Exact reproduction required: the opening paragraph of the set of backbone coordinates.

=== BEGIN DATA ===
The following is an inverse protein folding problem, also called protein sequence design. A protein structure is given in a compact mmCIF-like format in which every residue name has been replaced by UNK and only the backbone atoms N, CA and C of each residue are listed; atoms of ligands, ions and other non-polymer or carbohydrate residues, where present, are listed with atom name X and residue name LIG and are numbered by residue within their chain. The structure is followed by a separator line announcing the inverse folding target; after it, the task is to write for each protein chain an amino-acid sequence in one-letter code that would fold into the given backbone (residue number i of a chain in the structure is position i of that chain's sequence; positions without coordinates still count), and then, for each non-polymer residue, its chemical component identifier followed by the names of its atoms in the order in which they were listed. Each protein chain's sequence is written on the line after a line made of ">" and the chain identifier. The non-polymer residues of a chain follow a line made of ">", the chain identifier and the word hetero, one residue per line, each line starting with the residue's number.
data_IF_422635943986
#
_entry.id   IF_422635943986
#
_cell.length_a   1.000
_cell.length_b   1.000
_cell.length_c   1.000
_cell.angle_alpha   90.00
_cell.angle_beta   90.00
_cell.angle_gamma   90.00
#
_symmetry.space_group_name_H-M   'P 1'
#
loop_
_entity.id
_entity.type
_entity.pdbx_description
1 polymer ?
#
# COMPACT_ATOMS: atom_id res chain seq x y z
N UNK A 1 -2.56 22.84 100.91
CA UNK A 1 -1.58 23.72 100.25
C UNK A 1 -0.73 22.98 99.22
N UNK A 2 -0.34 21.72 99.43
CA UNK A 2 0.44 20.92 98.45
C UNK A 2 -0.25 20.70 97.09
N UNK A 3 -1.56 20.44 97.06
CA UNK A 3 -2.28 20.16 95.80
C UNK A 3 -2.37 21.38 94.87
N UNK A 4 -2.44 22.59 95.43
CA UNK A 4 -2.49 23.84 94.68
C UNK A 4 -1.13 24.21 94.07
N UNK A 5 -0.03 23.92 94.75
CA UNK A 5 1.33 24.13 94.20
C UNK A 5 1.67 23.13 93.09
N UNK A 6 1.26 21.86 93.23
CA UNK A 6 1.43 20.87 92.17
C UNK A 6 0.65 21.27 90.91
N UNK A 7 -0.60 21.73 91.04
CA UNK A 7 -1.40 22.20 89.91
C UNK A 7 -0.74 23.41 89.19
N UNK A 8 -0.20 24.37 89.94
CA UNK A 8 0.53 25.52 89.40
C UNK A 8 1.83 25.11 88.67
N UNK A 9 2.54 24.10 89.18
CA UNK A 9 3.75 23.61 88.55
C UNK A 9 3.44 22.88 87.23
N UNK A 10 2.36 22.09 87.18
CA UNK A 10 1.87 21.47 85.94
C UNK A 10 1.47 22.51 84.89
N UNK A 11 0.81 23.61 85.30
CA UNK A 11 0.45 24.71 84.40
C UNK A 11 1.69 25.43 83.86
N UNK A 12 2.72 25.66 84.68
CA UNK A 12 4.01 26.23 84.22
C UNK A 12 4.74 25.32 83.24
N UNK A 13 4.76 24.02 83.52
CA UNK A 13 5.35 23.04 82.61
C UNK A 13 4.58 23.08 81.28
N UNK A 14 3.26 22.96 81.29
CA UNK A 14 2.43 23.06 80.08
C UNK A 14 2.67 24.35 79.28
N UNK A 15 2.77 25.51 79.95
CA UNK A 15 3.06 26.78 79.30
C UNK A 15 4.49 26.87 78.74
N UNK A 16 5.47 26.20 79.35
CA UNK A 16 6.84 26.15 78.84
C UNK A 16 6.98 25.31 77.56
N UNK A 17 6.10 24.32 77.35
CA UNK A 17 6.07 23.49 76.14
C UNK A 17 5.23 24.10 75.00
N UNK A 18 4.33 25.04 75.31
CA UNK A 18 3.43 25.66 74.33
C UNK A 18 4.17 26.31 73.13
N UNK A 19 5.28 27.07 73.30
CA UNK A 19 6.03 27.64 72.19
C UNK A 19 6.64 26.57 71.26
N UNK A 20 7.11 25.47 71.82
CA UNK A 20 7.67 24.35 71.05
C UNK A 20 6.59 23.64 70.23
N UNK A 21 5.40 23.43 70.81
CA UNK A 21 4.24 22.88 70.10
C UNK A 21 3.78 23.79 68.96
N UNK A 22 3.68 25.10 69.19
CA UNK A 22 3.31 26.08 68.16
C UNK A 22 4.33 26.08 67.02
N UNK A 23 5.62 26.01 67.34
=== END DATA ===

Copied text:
The following is an inverse protein folding problem, also called protein sequence design. A protein structure is given in a compact mmCIF-like format in which every residue name has been replaced by UNK and only the backbone atoms N, CA and C of each residue are listed; atoms of ligands, ions and other non-polymer or carbohydrate residues, where present, are listed with atom name X and residue name LIG and are numbered by residue within their chain. The structure is followed by a separator line announcing the inverse folding target; after it, the task is to write for each protein chain an amino-acid sequence in one-letter code that would fold into the given backbone (residue number i of a chain in the structure is position i of that chain's sequence; positions without coordinates still count), and then, for each non-polymer residue, its chemical component identifier followed by the names of its atoms in the order in which they were listed. Each protein chain's sequence is written on the line after a line made of ">" and the chain identifier. The non-polymer residues of a chain follow a line made of ">", the chain identifier and the word hetero, one residue per line, each line starting with the residue's number.